Ecommerce professionals are constantly measuring success by focusing intently on click-throughs, conversions and sales.
They pay close attention to the cost of acquiring customers and the value those customers bring to the business. Sometimes it seems the entire retail game is about turning browsers into buyers.
And that makes sense. You can’t know if what you’re doing is working unless you have a way to measure success. But as retail strategy and thinking has grown more sophisticated — and consumers have grown more demanding — maybe it’s time to rethink key success metrics in ecommerce.
Sure, it’s important to keep track of conversions and how often visitors are buying on your site. But what about those who aren’t buying? What about those transactions that don’t end in revenue? Do you know enough about what goes wrong?
No surviving retailer has a blind spot when it comes to customer experience. It’s unanimous: in the age of Amazon and digital native upstarts, customer experience is the way to differentiate and propel a retailer to success.
Customer experience doesn’t end with the purchase
But are you thinking of customer experience broadly enough? Customer experience doesn’t end with a purchase. It’s not enough to make a sale and declare victory.
Forward-thinking retailers are taking a bigger view, a more careful view, of the entire buying experience — including order management, fulfillment and customer support. They are more closely examining their sales funnel to figure out what happened to those shoppers who never made it to the buy button, or who didn’t receive their orders on time or never received their orders at all.
And it has them looking at various ecommerce operations in a whole new light. Consider risk management, an area that my company works in. The old view is that preventing fraud is a cost centre — a necessary evil. The new view? Fraud protection and managing chargebacks is a revenue centre — a way to boost margins by a significant amount.
Doing fraud protection right, the new thinking goes, is a way to improve the customer experience and build customer loyalty. How so? Take the clearest example — legitimate orders incorrectly declined for fear of fraud.
Such false declines cost merchants an estimated 2.9% of total revenue, according to CyberSource. That’s nearly three times the cost of actual fraud — chargebacks and the value of lost merchandise, according to the same report. Given that the UK’s ecommerce market is about £153.6 billion, false declines are costing retailers £4.5 billion a year.
(In fact, if you add the cost of false declines, the cost of actual fraud and the operational cost to manage risk, the UK’s annual fraud problem comes to £8.3 billion for retailers.)
Not only do false declines represent a whopping financial loss to the merchant, consider the effect on the other side of the transaction: a loyal customer places an order and waits in anticipation for its arrival. Instead, the order is cancelled, because the merchants suspects the loyal customer is a criminal.
Shoppers don’t return to sites that insult them
What do you think the chances are that customer is going to shop with that retailer again? Signifyd conducted a survey with polling firm Survata and found that 65.5% of consumers would not shop with a retailer again after having an order declined for no apparent reason — the exact experience a consumer has with a false decline.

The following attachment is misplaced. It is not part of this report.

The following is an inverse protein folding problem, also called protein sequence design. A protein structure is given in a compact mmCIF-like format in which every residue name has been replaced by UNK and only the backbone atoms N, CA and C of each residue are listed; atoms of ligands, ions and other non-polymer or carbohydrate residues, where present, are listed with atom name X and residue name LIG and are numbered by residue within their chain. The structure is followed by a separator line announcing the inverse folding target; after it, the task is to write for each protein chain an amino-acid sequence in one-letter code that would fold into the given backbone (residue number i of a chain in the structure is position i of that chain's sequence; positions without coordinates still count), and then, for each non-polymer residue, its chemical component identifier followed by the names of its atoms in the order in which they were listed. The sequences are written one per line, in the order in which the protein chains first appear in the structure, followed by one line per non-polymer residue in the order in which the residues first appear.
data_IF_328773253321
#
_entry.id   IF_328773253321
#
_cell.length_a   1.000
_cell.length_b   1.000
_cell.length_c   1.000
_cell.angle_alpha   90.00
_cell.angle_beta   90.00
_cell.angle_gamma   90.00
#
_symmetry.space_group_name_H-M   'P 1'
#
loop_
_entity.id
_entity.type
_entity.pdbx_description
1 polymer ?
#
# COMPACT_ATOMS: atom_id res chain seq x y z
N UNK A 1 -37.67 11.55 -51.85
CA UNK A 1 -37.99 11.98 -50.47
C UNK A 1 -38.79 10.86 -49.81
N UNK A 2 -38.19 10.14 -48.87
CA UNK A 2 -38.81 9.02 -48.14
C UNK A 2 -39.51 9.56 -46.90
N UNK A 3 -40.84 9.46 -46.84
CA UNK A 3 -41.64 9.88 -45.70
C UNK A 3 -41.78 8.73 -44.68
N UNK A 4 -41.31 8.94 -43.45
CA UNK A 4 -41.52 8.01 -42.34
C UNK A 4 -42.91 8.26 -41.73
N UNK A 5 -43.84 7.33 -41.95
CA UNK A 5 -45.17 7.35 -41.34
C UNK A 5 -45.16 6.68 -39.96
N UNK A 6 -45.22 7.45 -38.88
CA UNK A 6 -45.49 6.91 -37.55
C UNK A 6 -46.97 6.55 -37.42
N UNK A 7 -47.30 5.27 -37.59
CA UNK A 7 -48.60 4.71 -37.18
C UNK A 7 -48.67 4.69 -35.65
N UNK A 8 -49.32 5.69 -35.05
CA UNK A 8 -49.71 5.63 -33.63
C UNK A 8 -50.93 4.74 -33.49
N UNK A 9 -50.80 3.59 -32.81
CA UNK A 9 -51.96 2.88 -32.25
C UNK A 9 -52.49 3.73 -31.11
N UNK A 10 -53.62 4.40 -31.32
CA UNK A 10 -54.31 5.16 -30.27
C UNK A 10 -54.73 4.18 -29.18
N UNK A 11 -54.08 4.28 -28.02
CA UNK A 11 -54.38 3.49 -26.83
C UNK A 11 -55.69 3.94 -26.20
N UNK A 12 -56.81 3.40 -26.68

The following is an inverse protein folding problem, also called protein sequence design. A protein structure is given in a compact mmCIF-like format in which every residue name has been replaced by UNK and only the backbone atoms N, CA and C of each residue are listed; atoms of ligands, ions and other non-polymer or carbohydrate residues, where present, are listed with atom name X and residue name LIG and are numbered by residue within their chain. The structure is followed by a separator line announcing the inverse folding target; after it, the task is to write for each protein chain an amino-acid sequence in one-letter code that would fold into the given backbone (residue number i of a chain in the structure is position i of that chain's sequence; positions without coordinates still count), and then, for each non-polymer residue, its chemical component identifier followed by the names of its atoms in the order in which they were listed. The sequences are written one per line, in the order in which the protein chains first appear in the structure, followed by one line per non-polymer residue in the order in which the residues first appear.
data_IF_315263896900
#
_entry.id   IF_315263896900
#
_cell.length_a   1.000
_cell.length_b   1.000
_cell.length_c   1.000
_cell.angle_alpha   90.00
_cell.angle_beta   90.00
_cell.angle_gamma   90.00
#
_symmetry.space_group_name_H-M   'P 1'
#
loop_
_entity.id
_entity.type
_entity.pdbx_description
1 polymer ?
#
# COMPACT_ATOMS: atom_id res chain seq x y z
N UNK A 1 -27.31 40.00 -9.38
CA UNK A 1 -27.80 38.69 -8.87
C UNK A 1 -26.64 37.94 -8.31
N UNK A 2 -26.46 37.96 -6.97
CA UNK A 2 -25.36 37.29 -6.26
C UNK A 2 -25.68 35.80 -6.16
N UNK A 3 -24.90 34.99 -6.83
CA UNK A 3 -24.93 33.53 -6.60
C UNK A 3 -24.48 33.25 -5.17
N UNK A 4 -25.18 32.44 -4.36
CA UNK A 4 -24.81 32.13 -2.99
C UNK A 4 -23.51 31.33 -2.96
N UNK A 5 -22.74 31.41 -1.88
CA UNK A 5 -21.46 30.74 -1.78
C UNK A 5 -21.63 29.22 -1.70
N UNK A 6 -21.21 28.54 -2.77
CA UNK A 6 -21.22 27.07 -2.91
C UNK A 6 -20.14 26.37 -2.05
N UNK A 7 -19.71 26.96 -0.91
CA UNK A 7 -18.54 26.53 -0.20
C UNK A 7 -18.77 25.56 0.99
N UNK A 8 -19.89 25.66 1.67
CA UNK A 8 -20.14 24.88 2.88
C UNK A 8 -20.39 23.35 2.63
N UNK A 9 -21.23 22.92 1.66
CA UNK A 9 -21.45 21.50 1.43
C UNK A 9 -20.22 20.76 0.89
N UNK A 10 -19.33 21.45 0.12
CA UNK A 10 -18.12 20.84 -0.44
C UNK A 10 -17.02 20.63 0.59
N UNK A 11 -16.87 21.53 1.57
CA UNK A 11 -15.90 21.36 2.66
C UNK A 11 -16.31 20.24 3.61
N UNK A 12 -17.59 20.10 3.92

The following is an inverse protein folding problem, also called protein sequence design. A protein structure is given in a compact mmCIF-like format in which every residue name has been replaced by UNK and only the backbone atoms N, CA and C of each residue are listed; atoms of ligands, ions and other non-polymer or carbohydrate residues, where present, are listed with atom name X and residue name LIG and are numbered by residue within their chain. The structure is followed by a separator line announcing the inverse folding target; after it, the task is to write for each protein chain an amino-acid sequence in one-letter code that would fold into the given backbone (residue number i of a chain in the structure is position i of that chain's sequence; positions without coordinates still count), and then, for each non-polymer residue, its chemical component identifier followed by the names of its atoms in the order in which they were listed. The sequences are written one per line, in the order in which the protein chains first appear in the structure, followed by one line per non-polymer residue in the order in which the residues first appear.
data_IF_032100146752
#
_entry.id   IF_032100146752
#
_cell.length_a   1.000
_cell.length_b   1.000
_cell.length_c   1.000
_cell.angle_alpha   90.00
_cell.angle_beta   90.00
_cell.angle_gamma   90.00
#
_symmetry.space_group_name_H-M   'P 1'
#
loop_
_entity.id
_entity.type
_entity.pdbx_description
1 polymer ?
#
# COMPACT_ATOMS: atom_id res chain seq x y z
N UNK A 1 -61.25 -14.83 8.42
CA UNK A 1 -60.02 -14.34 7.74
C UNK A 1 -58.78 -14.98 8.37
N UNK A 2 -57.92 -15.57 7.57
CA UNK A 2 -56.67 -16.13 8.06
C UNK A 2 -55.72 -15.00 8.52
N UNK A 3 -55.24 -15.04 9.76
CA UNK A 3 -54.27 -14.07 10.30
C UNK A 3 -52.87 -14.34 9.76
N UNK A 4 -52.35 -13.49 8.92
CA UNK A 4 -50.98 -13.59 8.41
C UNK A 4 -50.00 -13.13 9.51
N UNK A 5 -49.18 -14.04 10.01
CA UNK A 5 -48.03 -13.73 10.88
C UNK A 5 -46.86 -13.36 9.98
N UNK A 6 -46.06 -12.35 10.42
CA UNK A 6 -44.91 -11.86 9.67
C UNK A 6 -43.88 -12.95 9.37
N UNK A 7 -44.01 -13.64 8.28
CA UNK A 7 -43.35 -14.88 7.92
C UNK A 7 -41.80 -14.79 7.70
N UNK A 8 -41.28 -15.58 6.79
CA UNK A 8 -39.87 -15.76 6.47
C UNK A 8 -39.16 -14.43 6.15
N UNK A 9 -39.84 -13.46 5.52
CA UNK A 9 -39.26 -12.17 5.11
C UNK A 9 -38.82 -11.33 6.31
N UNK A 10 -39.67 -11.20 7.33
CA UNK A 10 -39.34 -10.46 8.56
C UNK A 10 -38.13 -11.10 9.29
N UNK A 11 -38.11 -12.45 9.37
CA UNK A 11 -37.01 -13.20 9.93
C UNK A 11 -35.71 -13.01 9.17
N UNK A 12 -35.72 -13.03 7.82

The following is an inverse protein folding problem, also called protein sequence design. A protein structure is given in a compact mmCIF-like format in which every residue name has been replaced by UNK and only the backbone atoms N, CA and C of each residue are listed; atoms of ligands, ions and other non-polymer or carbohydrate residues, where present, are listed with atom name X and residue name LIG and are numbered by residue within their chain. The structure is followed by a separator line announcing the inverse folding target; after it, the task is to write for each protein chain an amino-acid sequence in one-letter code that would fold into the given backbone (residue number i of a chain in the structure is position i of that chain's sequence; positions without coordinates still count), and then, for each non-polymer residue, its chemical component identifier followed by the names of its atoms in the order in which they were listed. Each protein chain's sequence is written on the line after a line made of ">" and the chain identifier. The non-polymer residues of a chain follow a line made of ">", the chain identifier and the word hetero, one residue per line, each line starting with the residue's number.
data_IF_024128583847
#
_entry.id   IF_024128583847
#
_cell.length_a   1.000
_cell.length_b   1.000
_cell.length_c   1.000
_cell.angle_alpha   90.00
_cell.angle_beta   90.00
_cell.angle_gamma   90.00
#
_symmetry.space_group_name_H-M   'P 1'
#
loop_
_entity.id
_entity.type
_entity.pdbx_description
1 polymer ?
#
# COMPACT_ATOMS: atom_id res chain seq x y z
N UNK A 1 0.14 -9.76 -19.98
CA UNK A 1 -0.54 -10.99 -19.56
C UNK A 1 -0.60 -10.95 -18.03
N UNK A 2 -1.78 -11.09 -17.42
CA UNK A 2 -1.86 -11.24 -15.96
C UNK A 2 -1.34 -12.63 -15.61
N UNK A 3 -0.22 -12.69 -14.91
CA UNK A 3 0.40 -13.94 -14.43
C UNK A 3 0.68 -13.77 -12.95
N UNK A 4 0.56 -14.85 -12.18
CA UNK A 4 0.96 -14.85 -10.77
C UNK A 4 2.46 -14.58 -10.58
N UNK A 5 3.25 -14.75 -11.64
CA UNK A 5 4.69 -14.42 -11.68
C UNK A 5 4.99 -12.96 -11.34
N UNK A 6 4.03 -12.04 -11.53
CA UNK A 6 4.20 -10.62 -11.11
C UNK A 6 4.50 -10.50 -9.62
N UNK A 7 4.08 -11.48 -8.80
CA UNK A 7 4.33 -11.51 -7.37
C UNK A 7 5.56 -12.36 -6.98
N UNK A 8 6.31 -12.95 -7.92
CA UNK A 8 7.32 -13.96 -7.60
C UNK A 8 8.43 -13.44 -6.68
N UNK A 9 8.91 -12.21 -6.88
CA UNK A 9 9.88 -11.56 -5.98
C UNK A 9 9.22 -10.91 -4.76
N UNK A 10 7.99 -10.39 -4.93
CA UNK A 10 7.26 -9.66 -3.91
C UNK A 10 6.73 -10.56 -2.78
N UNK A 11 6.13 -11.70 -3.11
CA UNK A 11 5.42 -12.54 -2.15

If we dig in to the problem of managing fraud, we find that much of the cost of managing risk comes down to fear. Fear of fraudsters. Fear of dishonest customers. Fear of, quite literally, giving away the store.
When merchants are afraid, they erect barriers in the form of rules that decline orders or policies that require consumers to go through tedious checkout processes.
The wise thing for merchants to do is to rise from their defensive crouch and recognise that proper fraud management is a way to bring in more revenue. The wise thing is to stop using data as a weapon to prevent fraud and start using it as a tool to serve customers.
With proper data, you not only know your customer, you understand your customer. It allows you to serve customers in a way that will keep them coming back and inspire them to recommend you to their friends.
Data allows you to take down barriers to a smooth checkout process. When combined with machine learning and human expertise, data can help merchants sift the fraudulent orders from the legitimate ones at a pace and scale not possible by humans or rules-based systems.
Guaranteed fraud protection is gaining in the market
Such constantly learning systems are being increasingly embraced as the new way to build excellent customer experiences that drastically reduce false declines while still protecting merchants from fraud. Some providers of such fraud-prevention models are even guaranteeing their machine’s decisions by making merchants whole on any approved orders that later turn out to be fraudulent.
Such guaranteed fraud protection models are now available on every major ecommerce platform. The same combination of data, machine learning and expertise can be used to manage non-fraudulent chargeback, such as disputes over items not received or over items that customers say aren’t what they thought they’d be based on their descriptions.
That is opening up a new frontier of customer experience by helping merchants identify which consumer claims are legitimate and which are being filed in an effort to take advantage of a retailer. Again, customers feel better about you when you’re not accusing them of being dishonest.
All of which opens up new insights into how customers are experiencing retail. And it provides a road map, beyond click-throughs, conversions and sales, that retailers can use to make that customer experience — from start to finish — even better than it is today.
By Stefan Nandzik, Signifyd Vice President of Corporate Communications